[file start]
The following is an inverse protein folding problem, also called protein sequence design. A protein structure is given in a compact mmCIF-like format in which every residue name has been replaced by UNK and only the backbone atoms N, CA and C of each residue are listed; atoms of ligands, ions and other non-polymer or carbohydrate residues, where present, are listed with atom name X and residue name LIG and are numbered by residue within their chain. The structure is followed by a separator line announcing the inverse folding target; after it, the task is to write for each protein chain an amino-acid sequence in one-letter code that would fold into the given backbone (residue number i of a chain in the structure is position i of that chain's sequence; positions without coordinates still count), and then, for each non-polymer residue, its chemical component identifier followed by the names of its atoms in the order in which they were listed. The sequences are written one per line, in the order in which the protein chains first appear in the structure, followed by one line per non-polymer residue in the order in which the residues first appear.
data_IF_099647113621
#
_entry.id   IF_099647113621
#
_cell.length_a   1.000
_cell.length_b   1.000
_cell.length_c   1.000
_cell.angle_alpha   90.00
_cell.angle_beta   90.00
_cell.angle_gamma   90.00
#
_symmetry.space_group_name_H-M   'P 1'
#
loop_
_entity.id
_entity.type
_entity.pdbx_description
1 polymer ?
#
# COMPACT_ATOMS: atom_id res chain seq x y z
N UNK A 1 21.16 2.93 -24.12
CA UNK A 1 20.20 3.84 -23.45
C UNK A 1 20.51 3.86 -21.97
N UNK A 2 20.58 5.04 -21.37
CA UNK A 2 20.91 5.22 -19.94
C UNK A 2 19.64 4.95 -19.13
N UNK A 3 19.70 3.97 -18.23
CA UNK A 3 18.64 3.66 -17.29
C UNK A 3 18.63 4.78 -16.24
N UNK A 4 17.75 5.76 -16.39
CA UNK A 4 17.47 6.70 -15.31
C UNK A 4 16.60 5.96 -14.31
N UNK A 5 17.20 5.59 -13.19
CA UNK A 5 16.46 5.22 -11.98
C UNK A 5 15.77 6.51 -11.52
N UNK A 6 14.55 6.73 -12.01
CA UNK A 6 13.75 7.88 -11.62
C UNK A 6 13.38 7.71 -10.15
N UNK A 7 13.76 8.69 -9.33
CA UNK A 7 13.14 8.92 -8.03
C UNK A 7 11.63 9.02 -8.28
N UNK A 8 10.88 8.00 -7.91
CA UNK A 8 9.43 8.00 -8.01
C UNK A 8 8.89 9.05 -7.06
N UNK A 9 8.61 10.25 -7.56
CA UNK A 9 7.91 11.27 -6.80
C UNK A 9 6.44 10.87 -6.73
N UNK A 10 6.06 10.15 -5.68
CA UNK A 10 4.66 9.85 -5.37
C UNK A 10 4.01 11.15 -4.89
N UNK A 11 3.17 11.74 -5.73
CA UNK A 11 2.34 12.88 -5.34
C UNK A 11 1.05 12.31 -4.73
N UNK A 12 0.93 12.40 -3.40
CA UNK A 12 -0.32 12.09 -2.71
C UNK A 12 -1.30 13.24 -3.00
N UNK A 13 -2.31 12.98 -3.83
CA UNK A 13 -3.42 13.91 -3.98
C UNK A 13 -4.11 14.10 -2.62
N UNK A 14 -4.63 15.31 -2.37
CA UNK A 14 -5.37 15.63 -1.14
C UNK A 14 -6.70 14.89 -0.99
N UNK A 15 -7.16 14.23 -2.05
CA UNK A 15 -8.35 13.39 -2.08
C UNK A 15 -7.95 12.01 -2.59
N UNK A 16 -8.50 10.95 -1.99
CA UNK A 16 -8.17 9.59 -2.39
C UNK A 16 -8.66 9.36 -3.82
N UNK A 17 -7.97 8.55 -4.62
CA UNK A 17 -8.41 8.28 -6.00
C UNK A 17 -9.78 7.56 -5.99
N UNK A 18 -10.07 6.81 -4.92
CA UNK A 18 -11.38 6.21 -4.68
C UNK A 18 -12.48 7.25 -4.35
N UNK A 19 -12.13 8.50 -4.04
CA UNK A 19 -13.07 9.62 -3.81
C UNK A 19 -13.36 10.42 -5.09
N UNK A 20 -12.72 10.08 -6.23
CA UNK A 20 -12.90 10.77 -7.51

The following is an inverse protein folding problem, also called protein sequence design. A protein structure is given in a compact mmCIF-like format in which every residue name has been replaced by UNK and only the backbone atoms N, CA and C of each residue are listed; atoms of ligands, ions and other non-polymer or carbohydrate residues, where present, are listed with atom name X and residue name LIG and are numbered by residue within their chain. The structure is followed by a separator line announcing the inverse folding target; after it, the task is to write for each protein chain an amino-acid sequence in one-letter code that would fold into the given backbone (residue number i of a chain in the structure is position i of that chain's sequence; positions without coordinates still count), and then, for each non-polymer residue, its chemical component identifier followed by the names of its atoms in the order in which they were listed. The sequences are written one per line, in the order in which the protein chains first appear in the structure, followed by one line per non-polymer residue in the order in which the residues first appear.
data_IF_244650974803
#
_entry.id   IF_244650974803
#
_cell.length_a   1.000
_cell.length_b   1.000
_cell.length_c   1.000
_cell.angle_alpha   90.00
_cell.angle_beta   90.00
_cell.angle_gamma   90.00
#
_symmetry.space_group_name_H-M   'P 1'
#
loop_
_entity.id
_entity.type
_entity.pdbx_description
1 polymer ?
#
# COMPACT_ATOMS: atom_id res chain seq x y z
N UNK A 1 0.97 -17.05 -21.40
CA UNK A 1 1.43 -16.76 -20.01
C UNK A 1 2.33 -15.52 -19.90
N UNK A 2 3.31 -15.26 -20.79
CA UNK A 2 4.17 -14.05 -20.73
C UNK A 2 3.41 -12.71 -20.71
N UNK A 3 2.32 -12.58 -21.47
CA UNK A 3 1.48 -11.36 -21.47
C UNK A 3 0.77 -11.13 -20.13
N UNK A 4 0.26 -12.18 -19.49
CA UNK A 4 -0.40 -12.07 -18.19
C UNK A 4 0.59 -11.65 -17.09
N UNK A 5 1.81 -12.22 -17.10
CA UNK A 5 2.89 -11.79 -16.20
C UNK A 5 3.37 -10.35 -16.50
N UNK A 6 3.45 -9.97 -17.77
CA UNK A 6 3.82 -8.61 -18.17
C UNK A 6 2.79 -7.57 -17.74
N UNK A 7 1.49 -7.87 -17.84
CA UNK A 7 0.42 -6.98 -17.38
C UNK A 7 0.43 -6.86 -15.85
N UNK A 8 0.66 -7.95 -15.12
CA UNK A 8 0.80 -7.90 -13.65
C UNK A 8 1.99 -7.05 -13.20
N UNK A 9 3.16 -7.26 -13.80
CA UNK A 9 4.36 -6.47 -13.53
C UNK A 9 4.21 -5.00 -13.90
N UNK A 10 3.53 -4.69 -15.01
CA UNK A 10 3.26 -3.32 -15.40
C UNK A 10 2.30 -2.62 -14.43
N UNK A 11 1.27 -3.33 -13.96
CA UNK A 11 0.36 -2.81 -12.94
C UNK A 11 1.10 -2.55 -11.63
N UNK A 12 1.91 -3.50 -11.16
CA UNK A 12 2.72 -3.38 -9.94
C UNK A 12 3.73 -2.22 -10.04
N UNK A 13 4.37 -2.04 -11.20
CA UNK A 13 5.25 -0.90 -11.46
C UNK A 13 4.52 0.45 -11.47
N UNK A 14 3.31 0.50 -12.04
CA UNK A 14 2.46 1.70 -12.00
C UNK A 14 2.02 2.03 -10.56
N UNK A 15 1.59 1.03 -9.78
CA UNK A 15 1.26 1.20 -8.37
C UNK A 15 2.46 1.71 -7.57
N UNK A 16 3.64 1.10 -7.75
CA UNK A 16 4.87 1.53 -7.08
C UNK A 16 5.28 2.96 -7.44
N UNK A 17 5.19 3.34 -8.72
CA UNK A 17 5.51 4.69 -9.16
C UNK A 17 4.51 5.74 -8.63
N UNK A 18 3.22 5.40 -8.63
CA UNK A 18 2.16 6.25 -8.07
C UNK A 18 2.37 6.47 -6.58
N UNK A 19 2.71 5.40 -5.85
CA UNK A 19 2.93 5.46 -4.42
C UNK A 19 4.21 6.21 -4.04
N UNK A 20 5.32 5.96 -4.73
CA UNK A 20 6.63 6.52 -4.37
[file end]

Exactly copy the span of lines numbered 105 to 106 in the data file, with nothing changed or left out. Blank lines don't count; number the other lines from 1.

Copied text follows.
N UNK A 2 3.31 -15.26 -20.79
CA UNK A 2 4.17 -14.05 -20.73